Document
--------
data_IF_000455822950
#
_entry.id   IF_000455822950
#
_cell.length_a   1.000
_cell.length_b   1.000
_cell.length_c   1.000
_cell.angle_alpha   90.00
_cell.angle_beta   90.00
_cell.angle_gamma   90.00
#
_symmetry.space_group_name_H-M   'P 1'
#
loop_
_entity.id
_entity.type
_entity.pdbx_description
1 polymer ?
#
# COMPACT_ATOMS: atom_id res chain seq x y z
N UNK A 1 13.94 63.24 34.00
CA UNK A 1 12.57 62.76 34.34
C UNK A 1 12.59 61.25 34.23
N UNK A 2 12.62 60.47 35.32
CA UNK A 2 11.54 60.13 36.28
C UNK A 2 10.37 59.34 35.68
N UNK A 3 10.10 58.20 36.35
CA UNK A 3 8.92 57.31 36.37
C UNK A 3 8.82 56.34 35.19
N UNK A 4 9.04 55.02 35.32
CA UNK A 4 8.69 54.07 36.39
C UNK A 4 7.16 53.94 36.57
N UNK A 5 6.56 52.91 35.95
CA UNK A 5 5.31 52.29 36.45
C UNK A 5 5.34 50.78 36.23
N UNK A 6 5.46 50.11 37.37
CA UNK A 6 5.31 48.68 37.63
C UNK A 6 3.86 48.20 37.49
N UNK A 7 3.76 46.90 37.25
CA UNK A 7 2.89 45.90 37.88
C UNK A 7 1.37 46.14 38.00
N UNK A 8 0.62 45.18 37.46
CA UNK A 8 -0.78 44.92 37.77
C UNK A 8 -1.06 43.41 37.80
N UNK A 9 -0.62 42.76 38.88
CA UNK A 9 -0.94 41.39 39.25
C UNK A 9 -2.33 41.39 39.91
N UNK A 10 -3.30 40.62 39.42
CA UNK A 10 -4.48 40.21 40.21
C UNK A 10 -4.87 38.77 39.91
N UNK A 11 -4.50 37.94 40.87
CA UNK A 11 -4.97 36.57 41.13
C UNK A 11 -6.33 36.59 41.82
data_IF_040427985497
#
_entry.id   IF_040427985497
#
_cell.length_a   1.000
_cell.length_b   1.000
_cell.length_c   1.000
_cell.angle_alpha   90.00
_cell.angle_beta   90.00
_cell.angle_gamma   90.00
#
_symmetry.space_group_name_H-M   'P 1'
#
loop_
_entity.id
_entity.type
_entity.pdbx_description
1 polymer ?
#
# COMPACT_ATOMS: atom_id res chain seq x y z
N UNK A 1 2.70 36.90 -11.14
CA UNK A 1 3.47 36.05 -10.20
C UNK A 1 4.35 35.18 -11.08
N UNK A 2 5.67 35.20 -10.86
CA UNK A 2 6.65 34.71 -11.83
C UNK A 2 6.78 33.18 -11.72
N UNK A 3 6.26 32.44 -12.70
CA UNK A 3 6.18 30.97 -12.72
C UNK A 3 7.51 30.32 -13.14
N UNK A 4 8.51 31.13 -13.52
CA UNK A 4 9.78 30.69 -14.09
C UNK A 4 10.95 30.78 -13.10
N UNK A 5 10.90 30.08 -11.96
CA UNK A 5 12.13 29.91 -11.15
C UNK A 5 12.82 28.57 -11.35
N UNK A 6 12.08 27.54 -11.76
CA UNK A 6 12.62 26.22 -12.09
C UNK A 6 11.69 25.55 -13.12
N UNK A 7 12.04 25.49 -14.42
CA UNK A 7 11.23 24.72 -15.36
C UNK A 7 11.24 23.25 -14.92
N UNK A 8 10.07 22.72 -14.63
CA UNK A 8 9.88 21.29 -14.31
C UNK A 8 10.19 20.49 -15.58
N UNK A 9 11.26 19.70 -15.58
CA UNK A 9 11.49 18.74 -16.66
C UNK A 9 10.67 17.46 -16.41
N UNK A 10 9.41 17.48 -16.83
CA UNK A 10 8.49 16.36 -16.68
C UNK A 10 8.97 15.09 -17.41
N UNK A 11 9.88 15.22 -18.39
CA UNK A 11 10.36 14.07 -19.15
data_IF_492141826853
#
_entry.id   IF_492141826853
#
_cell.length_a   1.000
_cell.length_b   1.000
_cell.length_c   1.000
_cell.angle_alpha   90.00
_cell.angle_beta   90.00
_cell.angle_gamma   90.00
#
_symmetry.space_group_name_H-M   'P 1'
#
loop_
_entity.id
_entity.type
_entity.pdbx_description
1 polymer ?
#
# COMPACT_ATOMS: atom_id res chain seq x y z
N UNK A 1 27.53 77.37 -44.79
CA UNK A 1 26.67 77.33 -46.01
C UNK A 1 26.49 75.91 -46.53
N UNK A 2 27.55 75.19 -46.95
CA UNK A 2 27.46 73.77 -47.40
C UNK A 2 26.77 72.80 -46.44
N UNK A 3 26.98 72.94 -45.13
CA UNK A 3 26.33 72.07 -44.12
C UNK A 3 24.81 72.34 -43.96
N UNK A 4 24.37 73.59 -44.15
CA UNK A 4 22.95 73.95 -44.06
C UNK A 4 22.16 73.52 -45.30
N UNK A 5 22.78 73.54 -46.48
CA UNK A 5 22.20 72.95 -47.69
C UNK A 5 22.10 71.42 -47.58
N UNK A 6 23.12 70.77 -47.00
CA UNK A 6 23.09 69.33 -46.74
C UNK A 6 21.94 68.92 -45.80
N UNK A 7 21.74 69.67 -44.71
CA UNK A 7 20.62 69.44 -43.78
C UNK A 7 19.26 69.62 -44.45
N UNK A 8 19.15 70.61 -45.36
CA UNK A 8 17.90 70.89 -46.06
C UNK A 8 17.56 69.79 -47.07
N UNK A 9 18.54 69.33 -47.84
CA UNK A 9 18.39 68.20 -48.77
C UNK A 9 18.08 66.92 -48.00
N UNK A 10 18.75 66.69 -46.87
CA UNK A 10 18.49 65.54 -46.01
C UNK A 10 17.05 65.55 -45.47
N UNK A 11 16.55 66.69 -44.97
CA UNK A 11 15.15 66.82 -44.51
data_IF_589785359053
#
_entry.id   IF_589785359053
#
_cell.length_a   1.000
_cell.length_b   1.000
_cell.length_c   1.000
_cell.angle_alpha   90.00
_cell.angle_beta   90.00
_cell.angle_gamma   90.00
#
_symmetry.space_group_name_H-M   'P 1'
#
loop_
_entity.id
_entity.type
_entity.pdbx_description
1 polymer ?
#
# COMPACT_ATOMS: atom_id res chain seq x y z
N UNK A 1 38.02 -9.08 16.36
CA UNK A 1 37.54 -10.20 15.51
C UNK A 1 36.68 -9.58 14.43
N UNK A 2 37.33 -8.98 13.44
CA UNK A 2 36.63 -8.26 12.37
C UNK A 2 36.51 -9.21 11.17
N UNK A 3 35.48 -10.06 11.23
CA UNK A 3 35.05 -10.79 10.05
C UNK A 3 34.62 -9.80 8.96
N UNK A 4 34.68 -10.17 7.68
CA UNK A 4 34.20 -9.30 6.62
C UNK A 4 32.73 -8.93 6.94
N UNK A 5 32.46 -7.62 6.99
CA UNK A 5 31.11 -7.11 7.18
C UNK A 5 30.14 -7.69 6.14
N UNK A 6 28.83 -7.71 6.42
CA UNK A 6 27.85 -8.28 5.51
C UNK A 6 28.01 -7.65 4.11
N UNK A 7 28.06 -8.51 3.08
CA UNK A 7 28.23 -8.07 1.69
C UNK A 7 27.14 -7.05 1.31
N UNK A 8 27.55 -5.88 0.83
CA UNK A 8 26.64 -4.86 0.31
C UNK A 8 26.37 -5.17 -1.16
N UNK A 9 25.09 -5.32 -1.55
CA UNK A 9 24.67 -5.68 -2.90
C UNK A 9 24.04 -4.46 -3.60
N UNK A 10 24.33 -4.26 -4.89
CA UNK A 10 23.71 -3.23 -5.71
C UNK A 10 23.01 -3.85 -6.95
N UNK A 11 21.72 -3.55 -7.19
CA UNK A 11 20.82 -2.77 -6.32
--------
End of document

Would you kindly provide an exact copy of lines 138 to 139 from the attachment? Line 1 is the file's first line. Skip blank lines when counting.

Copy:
N UNK A 5 22.78 73.54 -46.48
CA UNK A 5 22.20 72.95 -47.69